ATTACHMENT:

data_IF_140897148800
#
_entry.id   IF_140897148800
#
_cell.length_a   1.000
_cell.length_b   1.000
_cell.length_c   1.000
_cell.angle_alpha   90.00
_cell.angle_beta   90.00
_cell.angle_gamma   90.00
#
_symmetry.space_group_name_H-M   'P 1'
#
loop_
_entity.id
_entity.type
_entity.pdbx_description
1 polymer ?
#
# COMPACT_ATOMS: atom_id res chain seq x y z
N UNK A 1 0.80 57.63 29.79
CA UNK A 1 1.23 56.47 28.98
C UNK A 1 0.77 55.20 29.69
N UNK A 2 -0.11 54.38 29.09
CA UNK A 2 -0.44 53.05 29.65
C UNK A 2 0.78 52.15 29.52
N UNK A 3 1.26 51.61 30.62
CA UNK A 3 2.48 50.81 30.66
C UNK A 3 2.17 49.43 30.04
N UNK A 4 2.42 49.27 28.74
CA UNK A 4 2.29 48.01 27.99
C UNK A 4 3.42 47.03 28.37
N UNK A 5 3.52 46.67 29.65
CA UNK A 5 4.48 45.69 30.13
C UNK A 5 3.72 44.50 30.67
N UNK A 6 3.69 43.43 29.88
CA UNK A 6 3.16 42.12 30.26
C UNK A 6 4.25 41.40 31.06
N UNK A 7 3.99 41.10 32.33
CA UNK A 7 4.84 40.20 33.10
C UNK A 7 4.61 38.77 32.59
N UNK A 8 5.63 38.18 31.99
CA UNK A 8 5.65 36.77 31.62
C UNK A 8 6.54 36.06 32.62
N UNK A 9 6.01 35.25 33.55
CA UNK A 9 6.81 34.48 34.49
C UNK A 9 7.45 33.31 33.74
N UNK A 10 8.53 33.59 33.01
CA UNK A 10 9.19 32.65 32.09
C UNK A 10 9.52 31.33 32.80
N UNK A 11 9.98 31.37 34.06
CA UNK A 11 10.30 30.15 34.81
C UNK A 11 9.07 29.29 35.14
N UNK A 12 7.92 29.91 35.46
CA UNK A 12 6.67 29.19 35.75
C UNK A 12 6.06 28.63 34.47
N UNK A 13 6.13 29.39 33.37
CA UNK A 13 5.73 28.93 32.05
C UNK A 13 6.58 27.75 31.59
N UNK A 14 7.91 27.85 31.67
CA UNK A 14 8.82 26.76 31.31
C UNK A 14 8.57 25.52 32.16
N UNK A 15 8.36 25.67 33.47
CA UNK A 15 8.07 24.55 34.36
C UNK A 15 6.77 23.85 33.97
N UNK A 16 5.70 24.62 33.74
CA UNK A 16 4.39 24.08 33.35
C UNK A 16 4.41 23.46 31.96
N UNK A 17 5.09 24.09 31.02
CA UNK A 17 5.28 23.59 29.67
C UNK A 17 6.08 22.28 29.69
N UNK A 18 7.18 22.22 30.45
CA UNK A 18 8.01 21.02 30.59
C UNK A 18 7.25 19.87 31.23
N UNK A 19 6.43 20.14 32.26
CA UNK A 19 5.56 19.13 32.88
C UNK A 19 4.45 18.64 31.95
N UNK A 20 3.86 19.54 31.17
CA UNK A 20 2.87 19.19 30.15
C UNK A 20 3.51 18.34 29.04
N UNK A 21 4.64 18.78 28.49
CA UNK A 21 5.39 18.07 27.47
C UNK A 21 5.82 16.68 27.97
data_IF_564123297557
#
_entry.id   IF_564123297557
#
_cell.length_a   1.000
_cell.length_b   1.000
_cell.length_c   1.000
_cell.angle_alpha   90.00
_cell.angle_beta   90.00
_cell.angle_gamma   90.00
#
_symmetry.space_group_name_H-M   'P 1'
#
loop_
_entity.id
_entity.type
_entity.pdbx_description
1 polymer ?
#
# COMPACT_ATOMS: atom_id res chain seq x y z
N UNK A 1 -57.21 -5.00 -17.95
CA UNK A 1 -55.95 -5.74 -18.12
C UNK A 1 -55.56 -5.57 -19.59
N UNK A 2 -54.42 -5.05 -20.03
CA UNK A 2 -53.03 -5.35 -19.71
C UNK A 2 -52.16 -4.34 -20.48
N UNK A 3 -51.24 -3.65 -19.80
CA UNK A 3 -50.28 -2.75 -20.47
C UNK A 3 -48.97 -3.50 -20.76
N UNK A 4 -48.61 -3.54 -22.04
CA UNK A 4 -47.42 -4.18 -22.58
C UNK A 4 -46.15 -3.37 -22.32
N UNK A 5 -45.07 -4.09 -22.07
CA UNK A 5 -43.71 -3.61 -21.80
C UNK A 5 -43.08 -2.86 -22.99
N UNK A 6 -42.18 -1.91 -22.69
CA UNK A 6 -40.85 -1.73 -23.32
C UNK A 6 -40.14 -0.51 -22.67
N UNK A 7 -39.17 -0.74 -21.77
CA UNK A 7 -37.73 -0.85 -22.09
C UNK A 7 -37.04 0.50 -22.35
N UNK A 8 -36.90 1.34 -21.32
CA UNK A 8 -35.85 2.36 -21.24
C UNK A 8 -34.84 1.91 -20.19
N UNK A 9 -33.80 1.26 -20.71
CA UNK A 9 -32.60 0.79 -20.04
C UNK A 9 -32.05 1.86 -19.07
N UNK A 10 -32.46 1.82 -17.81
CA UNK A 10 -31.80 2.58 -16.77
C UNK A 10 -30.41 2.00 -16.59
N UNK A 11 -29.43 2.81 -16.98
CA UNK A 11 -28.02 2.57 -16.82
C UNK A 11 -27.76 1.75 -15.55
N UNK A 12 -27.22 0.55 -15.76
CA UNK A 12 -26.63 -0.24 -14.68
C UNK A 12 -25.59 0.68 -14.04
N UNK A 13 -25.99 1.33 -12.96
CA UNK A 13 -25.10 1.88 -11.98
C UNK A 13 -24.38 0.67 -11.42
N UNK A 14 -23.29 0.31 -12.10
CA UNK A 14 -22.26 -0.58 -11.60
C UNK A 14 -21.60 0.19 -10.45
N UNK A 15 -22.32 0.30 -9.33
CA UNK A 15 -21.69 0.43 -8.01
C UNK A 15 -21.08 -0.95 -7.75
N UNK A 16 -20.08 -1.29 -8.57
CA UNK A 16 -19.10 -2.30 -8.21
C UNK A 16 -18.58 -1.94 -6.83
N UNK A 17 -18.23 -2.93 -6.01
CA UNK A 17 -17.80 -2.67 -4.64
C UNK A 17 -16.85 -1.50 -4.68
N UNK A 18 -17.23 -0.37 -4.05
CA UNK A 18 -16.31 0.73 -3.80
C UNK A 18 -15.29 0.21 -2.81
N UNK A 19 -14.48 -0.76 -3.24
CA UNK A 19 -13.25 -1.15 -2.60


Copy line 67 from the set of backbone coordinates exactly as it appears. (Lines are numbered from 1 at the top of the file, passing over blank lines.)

CA UNK A 16 4.39 24.08 33.35